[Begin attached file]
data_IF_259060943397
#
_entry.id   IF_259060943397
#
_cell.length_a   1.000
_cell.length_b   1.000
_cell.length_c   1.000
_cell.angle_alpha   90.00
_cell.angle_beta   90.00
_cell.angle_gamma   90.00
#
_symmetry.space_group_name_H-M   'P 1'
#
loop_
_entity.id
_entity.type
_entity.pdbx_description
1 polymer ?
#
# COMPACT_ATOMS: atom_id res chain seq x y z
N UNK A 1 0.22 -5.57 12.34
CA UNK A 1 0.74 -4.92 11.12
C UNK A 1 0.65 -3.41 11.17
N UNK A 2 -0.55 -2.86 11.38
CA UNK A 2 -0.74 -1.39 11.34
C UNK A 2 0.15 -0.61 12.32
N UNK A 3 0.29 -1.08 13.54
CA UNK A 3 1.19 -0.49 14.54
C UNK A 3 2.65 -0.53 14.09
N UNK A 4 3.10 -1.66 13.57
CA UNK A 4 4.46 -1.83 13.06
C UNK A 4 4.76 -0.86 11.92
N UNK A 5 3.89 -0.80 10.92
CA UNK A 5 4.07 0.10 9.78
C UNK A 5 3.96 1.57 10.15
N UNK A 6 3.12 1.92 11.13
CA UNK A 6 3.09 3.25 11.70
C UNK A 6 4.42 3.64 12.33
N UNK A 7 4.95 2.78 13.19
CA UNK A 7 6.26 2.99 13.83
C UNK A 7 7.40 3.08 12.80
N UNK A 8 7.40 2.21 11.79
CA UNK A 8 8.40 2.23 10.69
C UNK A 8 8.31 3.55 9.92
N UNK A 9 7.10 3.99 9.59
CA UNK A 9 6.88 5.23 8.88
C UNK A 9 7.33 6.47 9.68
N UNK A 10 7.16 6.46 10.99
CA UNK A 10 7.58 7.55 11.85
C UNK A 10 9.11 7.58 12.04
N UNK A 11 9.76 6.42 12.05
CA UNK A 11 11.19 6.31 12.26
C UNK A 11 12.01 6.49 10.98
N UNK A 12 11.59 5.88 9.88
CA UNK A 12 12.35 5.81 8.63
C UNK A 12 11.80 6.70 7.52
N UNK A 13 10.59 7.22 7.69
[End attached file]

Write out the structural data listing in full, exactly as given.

data_IF_259060943397
#
_entry.id   IF_259060943397
#
_cell.length_a   1.000
_cell.length_b   1.000
_cell.length_c   1.000
_cell.angle_alpha   90.00
_cell.angle_beta   90.00
_cell.angle_gamma   90.00
#
_symmetry.space_group_name_H-M   'P 1'
#
loop_
_entity.id
_entity.type
_entity.pdbx_description
1 polymer ?
#
# COMPACT_ATOMS: atom_id res chain seq x y z
N UNK A 1 0.22 -5.57 12.34
CA UNK A 1 0.74 -4.92 11.12
C UNK A 1 0.65 -3.41 11.17
N UNK A 2 -0.55 -2.86 11.38
CA UNK A 2 -0.74 -1.39 11.34
C UNK A 2 0.15 -0.61 12.32
N UNK A 3 0.29 -1.08 13.54
CA UNK A 3 1.19 -0.49 14.54
C UNK A 3 2.65 -0.53 14.09
N UNK A 4 3.10 -1.66 13.57
CA UNK A 4 4.46 -1.83 13.06
C UNK A 4 4.76 -0.86 11.92
N UNK A 5 3.89 -0.80 10.92
CA UNK A 5 4.07 0.10 9.78
C UNK A 5 3.96 1.57 10.15
N UNK A 6 3.12 1.92 11.13
CA UNK A 6 3.09 3.25 11.70
C UNK A 6 4.42 3.64 12.33
N UNK A 7 4.95 2.78 13.19
CA UNK A 7 6.26 2.99 13.83
C UNK A 7 7.40 3.08 12.80
N UNK A 8 7.40 2.21 11.79
CA UNK A 8 8.40 2.23 10.69
C UNK A 8 8.31 3.55 9.92
N UNK A 9 7.10 3.99 9.59
CA UNK A 9 6.88 5.23 8.88
C UNK A 9 7.33 6.47 9.68
N UNK A 10 7.16 6.46 10.99
CA UNK A 10 7.58 7.55 11.85
C UNK A 10 9.11 7.58 12.04
N UNK A 11 9.76 6.42 12.05
CA UNK A 11 11.19 6.31 12.26
C UNK A 11 12.01 6.49 10.98
N UNK A 12 11.59 5.88 9.88
CA UNK A 12 12.35 5.81 8.63
C UNK A 12 11.80 6.70 7.52
N UNK A 13 10.59 7.22 7.69